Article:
A website from UGA Cooperative Extension


By: Rome Ethredge

Grains are growing well where we have good rain or irrigation. Corn harvest will begin in a couple of weeks. Lots of corn denting now.  Here’s an ear at ¼ milkline and notice not much dent. This is good as the kernel is so plumped the dent doesn’t go deep. When the kernel first dents the process starts where the moisture content is lower and the starch content is increasing in the kernel. The milkline will move down the kernel until ¾ milkline and seem to hesitate there a bit before black layer, a week or so. Watering during this R5  growth phase is still important even though not as much is needed. High test weights are often a result of keeping corn wet during this timeframe from dent to blacklayer which can be 3 and a half weeks or so.  A good way to show this is to grab a couple of ears at first dent and throw them on your truck dash for a few hot days. Then take a close look at the ear and you can see and feel the kernels are loose and have gaps between them. This is what continuing to water and take care of the corn past early dent will add.


Corn harvest will begin on many farms as soon as black layer forms. Then it will be dried and stored or sold. This year we’ve seen drought and stink bug damage affecting edges of fields, especially. We could have a possibility of aflatoxin in affected areas. Early harvest (before it reaches 20%) and LP Gas drying corn will help. We also need to segregate corn that didn’t get adequate moisture during the season. Dry corners and in some fields where the corn is very short under the end gun, needs to be separated from the quality corn. In some cases just mowing droughty corn down before harvest will be needed to keep the combine away from it. Remember those spots when it’s dove shoot time.



Late Corn

Corn prices are on the rise which is great news and has some folks continuing to plant corn now and considering planting irigated corn after corn this year in July.  Corn planted very late is risky and will yield lower of course and have some other problems, but may be profitable. Usually we get about a half yield, so 100 bushels per acre or so but sometimes more. We start off with long hot days and end up with short cool days.


Normal corn maturity is in about 120 days but late corn can be ready in 90 days or so. Corn needs about 2700 heat units to make and that’s the difference. I did a study at our Donalsonville, Seminole county weather station for the past 5 years and we see from July 20 to Oct 31 you get real close to that heat unit accumulation to get corn mature. A problem can be getting corn to the final phase and ready for harvest as the days are short and can be cool. It will likely need to be dried after harvest.  If we have warmer weather in the fall that really helps.


2018           2753 GDD

2017           2645 GDD

2016           2759 GDD

2015           2600 GDD

2014           2597 GDD


Everything moves fast with a late crop so we need to have fertilizer and herbicide out early and start watering harder, earlier. We want to grow the best plant we can early for the best yield. Often we have short, less beefy corn that’s planted very late.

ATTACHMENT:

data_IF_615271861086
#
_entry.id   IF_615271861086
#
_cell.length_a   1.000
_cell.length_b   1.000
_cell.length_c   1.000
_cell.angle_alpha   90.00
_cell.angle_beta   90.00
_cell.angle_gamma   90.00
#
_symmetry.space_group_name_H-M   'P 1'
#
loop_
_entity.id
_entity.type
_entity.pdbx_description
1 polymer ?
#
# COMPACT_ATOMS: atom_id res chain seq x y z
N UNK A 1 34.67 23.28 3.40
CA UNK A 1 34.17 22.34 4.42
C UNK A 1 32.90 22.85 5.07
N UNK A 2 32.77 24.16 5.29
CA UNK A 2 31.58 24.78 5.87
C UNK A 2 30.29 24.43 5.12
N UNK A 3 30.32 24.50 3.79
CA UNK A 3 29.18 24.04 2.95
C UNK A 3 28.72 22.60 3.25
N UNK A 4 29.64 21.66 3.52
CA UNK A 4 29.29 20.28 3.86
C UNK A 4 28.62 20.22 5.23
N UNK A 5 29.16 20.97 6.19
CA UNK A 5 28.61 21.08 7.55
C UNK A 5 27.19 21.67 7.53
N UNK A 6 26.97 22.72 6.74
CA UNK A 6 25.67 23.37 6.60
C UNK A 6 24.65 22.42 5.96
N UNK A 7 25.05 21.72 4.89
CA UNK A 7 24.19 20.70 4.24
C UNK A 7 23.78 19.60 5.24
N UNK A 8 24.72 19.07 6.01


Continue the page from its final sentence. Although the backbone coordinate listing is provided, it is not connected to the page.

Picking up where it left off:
Variety selection is important as a disease and insect resistant hybrid will be needed as insects and diseases are worse. NCLB and SCLB resistance is a must and we’ll still have to spray fungicides several times. Any Bt hybrid with the Vip3A gene, Syngenta Viptera, Pioneer Leptra, or Dekalb Trecepta.  On your seed at least the 500 level seed treatment such as Avicta complete or Poncho Vitivo would be good.  Some have used tropical corns but it can be hard to get them dried down in time but would be good for silage.


We would plant less seed, maybe 26,000. And we may need to plow out volunteer corn if planted right after corn. Directed herbicide may help as well as planting a Liberty resistant hybrid after a nonresistant one but most are resistant to glyphosate and Liberty now and it doesn’t work that well anyway.


In furrow insecticides/nematicides will help. Stinkbugs will likely have to be sprayed at least once.


We wouldn’t need as much fertilizer as our yield goal is less, maybe fertilize for 140 Bushels. But we do need to quickly sidedress. Pop up will help as we may have a lot of organic matter breaking down around the roots. Maybe a third 10-34-0 and the rest nitrogen since we aren’t facing the cool season Phosphorus need.


Southern rust already here so start fungicides by V8, maybe earlier, scouting is important, ( combo fungicides best). Disease can be a big problem in late corn and will require frequent sprays. Early sprays by a ground rig will work, and then move to the airplane.


Corn after corn is risky business but has worked for some folks especially in deep south Georgia especially if you have on-farm drying and good irrigation.



In the Field


White Sugarcane Aphid is bad this week in Grain Sorghum. Dr Buntin reports it across the state. He reports that “Sivanto prime is labeled and we got the Section 18 again this year for Transform WG (attached).   We also got a Section 18 for Sivanto prime for use on sweet sorghum.  Transform cannot be used on sweet sorghum for syrup production.”  Lorsban will give some control. Photo I took this week with a Syrphid fly larvae getting fat eating aphids.